It’s an election year and we are quickly approaching the time when working families will have the opportunity to go to the polls and vote against a whole host of extreme candidates who support policies that limit rights, make it even harder to afford a middle-class life and pad the pockets of their corporate buddies. One of the “Worst Candidates for Working Families in the 2014 Elections” is Maine Gov. Paul LePage.
1. In 2013, Maine was ranked the second worst state for job growth by Business Journal. [Morning Sentinel, 1/6/11; Business Journal, 6/27/13]
2. Rather than working on the business of the people of Maine, LePage has instead focused on petty things like removing a pro-labor mural from the Department of Labor office and ordering the names of conference rooms changed because they weren’t “pro-business enough.” He’s been so extreme that Politico called him “America’s Craziest Governor” and the Daily Beast called him a “Madman Governor.” [Politico, 1/8/14; The Daily Beast, 4/16/11; The Washington Post, 4/14/11]
3. LePage is so out of touch with working families that he claimed 47% of able-bodied Mainers don’t work and said they should “get off the couch and get yourself a job.” [Kennebec Journal, 10/23/13; Bangor Daily News, 5/6/12]
4. While working families are seeing their incomes fall behind the cost of living, LePage vetoed a bill that would’ve raised the state’s minimum wage to $9 per hour. [Bangor Daily News, 7/8/13]
5. LePage also vetoed a bill that would have required Maine to purchase American-made goods and services whenever possible. [Bangor Daily News, 7/8/13]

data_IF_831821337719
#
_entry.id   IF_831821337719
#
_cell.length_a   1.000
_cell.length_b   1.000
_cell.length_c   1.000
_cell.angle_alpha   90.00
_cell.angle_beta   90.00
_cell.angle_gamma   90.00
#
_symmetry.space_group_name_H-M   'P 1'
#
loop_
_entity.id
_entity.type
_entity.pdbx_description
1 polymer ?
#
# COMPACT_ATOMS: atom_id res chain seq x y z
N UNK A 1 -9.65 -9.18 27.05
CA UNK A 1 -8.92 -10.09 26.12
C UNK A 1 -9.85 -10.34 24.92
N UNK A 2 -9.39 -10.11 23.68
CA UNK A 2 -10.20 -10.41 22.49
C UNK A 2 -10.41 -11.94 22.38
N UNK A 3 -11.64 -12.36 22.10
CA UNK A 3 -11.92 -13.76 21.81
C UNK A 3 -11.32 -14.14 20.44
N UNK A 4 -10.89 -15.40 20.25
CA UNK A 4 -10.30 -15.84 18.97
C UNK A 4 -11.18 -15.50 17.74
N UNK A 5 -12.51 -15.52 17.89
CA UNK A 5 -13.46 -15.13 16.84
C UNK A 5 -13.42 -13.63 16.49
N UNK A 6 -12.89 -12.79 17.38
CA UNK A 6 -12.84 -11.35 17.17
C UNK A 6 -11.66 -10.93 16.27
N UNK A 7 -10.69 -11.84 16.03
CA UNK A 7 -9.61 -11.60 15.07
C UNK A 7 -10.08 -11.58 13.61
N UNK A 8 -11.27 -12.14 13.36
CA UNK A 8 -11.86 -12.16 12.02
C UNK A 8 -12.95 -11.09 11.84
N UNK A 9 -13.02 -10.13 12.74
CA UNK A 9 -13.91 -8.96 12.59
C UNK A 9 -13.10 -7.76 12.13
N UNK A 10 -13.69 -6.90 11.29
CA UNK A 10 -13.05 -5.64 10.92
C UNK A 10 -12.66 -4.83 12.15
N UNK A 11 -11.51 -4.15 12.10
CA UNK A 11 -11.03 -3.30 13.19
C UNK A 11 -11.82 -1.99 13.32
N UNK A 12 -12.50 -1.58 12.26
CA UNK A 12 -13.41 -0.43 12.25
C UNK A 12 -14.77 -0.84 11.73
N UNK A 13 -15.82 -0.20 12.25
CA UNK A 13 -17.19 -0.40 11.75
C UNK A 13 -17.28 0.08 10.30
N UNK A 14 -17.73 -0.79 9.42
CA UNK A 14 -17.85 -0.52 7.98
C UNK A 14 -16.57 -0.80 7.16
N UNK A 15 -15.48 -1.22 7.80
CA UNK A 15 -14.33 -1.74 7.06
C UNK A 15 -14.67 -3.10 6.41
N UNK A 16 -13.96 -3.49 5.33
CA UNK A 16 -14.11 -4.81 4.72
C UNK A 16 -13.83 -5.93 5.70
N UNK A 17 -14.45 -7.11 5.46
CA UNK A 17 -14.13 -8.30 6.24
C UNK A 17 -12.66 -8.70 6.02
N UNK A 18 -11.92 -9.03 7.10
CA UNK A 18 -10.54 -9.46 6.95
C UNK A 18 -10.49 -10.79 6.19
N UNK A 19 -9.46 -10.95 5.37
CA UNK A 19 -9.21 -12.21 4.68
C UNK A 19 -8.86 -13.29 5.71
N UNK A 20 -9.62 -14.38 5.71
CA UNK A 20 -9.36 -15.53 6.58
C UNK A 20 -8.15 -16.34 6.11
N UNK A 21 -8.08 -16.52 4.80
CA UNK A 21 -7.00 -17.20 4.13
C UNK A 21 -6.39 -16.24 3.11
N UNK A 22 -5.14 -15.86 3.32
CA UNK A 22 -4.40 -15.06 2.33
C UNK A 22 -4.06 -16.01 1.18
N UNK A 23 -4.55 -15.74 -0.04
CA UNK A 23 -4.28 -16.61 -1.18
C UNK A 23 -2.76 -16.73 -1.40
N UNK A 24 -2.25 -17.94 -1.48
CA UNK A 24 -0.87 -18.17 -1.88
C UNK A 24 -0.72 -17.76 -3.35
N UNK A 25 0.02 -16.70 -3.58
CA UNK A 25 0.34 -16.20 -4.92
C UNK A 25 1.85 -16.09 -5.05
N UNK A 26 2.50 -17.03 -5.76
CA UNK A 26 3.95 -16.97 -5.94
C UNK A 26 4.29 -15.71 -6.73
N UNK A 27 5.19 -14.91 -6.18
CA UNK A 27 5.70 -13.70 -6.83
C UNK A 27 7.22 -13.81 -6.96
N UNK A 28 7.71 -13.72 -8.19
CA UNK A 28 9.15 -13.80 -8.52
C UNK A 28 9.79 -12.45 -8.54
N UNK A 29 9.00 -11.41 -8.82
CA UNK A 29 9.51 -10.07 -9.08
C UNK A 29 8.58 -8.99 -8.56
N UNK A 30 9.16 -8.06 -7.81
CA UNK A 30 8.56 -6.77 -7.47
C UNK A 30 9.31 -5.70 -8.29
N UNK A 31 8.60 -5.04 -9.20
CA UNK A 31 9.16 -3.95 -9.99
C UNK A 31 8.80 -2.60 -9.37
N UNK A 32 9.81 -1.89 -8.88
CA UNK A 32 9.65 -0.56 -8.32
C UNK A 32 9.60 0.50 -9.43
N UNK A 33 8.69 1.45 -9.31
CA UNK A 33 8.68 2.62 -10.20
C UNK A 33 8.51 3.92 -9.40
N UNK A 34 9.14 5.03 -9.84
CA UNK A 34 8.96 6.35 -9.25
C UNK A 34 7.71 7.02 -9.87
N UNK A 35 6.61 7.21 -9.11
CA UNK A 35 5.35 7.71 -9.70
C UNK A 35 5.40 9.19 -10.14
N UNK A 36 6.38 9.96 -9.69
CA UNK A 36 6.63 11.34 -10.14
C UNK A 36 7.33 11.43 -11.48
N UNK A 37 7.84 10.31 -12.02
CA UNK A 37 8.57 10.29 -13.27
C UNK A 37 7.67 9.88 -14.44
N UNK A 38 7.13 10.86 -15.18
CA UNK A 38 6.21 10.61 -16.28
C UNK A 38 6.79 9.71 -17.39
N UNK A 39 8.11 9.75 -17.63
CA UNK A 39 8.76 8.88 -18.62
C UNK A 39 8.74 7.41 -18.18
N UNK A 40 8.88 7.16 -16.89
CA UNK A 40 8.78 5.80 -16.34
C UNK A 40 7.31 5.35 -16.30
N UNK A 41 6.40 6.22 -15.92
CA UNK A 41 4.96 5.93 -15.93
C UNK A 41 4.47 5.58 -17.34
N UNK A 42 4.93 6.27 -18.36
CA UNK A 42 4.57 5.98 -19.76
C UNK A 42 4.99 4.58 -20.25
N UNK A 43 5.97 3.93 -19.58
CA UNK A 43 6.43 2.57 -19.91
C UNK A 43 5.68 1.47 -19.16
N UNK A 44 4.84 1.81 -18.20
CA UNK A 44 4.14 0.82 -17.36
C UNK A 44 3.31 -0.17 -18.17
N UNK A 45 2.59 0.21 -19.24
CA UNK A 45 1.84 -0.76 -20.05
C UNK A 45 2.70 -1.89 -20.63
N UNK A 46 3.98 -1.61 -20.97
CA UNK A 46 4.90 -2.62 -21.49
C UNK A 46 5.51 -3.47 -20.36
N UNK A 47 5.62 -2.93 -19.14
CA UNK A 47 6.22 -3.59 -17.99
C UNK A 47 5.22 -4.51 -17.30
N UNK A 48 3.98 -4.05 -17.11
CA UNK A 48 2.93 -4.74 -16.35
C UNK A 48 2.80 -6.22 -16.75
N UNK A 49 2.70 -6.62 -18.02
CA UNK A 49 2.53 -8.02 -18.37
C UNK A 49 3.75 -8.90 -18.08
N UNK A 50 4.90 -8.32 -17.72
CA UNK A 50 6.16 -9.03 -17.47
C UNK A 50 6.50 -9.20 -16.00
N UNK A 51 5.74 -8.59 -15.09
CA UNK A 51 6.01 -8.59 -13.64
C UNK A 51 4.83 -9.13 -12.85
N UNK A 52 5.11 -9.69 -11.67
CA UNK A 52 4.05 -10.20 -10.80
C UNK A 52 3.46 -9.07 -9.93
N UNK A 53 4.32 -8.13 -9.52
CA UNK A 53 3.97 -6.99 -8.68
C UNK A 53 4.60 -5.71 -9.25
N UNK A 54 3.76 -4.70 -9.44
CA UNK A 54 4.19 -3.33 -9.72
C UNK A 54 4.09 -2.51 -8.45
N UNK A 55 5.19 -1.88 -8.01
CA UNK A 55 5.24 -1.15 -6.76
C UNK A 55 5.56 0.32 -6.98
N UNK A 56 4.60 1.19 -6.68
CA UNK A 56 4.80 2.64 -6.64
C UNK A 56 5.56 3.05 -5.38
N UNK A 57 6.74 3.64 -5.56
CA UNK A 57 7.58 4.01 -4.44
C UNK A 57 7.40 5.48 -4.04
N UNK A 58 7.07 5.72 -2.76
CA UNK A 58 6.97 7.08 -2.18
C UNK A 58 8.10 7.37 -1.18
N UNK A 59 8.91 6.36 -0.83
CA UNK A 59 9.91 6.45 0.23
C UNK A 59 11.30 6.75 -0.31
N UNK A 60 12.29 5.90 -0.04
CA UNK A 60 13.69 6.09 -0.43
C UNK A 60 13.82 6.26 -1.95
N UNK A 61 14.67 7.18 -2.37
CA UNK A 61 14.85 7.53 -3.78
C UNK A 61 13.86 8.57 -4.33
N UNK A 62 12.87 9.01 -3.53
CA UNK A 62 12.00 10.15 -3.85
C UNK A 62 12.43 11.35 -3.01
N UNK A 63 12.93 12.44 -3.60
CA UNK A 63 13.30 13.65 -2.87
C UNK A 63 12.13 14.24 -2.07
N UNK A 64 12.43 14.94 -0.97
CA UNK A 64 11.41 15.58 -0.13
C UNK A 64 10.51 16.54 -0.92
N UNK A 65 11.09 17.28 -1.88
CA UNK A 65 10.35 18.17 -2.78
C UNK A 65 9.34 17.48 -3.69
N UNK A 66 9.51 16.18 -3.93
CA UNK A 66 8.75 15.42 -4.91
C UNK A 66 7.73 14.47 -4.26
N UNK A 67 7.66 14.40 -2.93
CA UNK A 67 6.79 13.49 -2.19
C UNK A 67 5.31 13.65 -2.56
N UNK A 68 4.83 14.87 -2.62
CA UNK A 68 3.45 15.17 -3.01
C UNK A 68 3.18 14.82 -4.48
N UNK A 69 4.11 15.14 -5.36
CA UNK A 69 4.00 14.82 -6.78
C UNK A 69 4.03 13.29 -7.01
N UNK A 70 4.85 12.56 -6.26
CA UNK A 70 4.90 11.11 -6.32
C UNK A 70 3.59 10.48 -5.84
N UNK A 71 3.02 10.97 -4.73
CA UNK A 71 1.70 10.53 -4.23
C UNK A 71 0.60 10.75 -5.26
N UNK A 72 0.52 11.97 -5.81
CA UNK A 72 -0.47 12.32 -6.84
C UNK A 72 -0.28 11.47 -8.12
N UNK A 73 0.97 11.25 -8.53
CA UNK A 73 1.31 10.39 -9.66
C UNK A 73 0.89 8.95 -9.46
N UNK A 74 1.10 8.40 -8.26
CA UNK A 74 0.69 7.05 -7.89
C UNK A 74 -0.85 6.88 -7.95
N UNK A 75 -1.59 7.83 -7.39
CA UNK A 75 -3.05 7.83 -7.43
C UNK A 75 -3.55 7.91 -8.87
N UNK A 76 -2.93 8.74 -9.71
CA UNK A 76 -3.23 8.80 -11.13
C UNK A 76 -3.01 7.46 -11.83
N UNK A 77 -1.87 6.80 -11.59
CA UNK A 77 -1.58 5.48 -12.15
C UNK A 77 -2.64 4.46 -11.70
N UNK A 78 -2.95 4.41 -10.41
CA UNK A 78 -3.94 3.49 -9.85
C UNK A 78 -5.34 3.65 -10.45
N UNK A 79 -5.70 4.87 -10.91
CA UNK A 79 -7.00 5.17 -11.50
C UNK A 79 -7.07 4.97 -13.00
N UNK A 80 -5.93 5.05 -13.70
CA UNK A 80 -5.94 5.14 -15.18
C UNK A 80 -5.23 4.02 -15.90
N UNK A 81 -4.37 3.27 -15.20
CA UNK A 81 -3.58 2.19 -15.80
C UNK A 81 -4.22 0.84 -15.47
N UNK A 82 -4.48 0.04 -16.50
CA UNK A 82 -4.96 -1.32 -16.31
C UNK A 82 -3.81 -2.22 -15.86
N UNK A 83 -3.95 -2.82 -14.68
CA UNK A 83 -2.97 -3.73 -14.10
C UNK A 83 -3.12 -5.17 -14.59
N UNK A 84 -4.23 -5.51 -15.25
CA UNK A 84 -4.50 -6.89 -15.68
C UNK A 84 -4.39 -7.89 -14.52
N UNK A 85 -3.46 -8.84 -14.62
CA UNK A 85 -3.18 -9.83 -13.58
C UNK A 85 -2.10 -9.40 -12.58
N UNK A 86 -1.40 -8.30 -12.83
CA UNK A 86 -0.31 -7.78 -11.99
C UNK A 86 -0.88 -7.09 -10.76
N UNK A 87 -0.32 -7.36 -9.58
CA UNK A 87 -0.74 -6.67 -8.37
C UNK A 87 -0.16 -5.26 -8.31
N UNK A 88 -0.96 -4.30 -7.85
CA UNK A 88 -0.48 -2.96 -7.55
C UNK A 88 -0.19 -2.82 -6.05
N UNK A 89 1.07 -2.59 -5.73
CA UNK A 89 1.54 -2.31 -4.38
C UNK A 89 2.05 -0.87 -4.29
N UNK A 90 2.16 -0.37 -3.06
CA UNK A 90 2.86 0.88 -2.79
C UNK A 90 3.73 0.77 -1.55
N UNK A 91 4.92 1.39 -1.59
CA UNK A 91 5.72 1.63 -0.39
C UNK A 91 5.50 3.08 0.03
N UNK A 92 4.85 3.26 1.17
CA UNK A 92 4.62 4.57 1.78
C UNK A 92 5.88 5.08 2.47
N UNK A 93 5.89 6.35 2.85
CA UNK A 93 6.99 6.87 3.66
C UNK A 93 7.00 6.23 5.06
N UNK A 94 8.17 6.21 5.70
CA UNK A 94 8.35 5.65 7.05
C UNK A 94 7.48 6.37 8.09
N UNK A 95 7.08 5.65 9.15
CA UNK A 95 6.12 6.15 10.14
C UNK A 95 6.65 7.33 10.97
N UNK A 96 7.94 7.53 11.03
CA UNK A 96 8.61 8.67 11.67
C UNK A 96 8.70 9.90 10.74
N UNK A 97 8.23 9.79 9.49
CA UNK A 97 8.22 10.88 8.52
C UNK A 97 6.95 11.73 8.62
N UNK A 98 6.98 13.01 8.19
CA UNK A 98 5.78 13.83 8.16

6. While most Mainers believe that all children deserve access to good education, LePage disagrees. He said: “If you want a good education, go to private schools. If you can’t afford it, tough luck. You can go to the public school.” [Bangor Daily News, 3/30/13]
7. During tough economic times, working families have found access to affordable health care harder to come by and LePage vetoed legislation to help them get access to health care and he also vetoed a bill to expand Medicaid coverage to 70,000 low-income Mainers. [Bangor Daily News, 4/9/14]
Members of the American Federation of Musicians (AFM) wrote a song satirizing the film company Lions Gate Entertainment (Lionsgate) for placing profits ahead of people by outsourcing jobs in the production of its movies. AFM is calling on Lionsgate to stop offshoring musicians’ jobs and live up to the standards maintained by other movie companies.
The song says: “We’re outsourcing workers, we don’t want to stop. We’re concentrating profits right here at the top!” CEO Jon Feltheimer is being paid $66.3 million in total compensation in 2014, 400% more than he was paid in 2013. The company has received $82 million this year while continuing to send musicians’ jobs overseas.
Listen to the song now:
The song was composed by Clifford J. Tasner and recorded by AFM members. Learn more at listenupnow.org.